Kickstarter recently altered their rules to help “backers” maintain confidence in the event of a project failure. These rules are intended to clarify a creator’s accountability and what they should do to avoid getting sued, when/if their projects fail. This change will let the backer understand why a certain project failed and they will also be able to understand every action that the creator took during the course of the project.
According to Gamespot.com, here are the few of changes affecting the creators that you should know about.
- Creators should act in all honesty and fairness, and they shouldn’t have made any material misrepresentations when communicating with backers.
- Creators should be able to provide evidence that they spent funds wisely and that they put reasonable effort to complete the project as promised.
- Creators should update backers about the work they did, the amount of money they spent and about why they are unable to finish the project as planned.
- Creators must work in all diligence in order to bring the project to the right conclusion as promised to the backers.
- Creators should offer to return any remaining funds to backers who didn’t receive their reward, or they should provide an explanation about how those funds will be used to complete the project in an alternate form.
These changes will be in effect from the 19th October 2014, and these stipulations ensure that creators avoid any legal action if they are unable to finish their project. However, backers can still sue if they feel like it.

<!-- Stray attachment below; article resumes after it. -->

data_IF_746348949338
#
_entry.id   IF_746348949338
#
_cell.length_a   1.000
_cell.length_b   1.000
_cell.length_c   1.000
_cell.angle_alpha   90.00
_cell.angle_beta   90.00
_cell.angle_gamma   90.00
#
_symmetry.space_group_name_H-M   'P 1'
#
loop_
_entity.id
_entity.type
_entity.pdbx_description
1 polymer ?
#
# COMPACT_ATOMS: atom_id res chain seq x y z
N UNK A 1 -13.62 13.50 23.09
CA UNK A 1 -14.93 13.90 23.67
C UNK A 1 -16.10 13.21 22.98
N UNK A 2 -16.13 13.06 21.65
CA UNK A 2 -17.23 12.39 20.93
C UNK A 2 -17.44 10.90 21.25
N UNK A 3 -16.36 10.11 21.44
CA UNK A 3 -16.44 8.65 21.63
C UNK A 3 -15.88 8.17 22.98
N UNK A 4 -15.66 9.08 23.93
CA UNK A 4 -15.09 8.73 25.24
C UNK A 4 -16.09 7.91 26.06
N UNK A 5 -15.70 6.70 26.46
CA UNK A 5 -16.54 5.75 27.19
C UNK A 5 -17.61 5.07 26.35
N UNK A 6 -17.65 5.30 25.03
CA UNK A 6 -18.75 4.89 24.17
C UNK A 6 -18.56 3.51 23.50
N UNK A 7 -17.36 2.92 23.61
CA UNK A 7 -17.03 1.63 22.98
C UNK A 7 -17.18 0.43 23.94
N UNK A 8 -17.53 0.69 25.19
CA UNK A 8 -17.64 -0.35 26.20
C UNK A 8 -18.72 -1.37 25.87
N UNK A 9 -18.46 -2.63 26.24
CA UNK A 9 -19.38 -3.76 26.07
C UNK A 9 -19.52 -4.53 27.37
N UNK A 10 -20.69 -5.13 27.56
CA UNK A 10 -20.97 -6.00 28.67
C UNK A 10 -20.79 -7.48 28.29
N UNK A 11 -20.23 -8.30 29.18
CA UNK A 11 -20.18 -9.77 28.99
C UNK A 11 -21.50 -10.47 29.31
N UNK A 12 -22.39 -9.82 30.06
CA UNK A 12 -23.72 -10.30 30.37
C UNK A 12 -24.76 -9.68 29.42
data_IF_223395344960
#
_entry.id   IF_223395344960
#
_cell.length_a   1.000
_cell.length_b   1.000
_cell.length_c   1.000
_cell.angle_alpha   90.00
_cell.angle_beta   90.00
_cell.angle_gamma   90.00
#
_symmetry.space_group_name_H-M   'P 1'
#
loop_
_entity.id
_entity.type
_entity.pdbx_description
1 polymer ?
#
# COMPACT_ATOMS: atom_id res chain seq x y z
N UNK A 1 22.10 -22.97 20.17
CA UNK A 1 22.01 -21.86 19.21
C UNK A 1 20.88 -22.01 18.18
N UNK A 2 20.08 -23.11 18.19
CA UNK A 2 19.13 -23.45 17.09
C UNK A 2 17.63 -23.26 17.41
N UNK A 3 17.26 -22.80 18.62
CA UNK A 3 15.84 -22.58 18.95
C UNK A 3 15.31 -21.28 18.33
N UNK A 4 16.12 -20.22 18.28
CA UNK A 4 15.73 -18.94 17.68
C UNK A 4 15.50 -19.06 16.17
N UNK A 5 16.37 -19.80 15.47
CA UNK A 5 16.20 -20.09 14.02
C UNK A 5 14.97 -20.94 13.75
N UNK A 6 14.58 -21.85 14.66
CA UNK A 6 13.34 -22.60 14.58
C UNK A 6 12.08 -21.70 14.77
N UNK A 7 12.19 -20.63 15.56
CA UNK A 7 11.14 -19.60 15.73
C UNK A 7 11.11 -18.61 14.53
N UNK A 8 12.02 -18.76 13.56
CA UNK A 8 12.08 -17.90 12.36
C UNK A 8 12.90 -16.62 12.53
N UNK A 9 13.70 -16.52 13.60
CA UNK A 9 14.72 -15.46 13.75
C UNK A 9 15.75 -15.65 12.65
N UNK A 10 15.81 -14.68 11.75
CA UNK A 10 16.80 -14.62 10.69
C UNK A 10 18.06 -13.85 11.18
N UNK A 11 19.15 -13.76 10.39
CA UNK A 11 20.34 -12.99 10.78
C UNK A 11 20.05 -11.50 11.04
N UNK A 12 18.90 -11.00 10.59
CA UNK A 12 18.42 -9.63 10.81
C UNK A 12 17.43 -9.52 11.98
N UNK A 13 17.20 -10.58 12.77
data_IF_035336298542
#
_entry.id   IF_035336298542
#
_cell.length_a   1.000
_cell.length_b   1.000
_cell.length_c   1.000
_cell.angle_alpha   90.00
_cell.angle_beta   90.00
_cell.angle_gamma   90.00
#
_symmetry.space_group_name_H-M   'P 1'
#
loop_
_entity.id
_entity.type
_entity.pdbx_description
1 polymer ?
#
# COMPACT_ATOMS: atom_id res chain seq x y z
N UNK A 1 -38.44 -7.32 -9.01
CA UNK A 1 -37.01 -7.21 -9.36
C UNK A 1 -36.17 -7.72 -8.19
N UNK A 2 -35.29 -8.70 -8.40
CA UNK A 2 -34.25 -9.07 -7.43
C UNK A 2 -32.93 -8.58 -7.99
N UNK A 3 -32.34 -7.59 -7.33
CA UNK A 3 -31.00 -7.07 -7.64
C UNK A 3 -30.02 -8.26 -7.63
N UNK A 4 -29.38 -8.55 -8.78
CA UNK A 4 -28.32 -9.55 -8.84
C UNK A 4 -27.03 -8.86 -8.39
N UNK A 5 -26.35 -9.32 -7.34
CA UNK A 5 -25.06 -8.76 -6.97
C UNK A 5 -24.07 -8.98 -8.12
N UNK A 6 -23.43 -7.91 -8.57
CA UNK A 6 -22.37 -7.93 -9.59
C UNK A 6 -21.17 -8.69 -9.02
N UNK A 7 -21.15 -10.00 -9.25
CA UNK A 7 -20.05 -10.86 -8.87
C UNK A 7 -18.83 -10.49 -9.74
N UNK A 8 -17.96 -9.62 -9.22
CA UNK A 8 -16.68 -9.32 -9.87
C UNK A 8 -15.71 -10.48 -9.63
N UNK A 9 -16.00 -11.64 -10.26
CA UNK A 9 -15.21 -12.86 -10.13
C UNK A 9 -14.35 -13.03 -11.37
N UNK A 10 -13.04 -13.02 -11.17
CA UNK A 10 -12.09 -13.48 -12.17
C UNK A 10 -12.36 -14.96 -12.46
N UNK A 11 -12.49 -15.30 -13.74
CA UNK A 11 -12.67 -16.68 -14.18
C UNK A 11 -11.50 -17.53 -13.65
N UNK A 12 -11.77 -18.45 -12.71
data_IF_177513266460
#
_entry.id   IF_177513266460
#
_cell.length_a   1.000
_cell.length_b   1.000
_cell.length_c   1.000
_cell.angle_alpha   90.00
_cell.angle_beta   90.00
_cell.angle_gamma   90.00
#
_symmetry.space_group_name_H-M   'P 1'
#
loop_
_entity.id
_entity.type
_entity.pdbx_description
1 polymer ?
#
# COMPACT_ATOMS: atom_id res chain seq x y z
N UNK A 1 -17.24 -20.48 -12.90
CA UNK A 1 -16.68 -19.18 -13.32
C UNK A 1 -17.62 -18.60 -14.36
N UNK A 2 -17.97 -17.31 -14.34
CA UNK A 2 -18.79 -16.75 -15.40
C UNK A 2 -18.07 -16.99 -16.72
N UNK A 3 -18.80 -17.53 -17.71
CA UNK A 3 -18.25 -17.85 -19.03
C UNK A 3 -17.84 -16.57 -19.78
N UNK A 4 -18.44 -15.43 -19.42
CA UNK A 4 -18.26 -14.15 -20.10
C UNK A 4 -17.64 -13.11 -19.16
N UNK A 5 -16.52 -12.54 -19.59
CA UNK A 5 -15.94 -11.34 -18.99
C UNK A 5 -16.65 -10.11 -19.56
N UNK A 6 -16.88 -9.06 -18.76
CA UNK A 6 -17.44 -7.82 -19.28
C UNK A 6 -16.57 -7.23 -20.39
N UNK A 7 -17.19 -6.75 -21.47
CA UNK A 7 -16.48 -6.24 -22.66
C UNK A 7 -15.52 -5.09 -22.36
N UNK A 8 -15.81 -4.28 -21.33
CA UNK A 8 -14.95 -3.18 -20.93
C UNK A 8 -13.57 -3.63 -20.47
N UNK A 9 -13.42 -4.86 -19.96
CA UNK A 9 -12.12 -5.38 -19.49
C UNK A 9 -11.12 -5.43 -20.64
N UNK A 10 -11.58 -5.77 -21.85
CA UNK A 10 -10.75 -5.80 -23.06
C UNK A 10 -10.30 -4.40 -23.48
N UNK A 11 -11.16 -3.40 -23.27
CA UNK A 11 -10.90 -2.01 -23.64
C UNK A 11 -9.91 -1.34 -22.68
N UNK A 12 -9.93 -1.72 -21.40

Kickstarter recently said in a blogpost, “creators finish the work they planned, backers are happy, and nobody sweats the details. But there are exceptions. Sometimes problems come up, projects don’t go according to plan, and people wind up in the dark about what’s supposed to happen next. So we’re spelling it out — what’s expected from backers, what’s expected from creators, and what needs to happen if a project runs into trouble”.
This is something that is very common when individuals embark on projects – they fail to estimate all the costs that are involved, they fail to grasp the right opportunities that may help them work better, and they fail to identify the potholes that they might encounter during the course of the project.
Sometimes, even projects led by great teams do come to a standstill. For example, Pebble, the smart watch creator, encountered manufacturing issues after raising a staggering amount of US$10.26 million, causing them to miss their initial shipping deadline, infuriating backers in the process. Backers took to twitter to let the world in on their frustration and they succeeded in creating a public relations storm for the smart watch creator.
This creator could have saved backers from extreme disappointment by providing them with enough information during the actual development and manufacturing process about the challenges that the creator is facing. When a creator involves their backers in the whole development and manufacturing process, the backers feel like they are a part of something and they are more forgiving when the company screws up.
Kickstarter would now hold creators to a greater standard of accountability that would ensure creators are honest with backers. Backers would also be made aware of what they are getting into and what they got themselves into, and when both parties are happy, we as the rest of the world can sit back, relax and enjoy the fruits of innovation and partnership.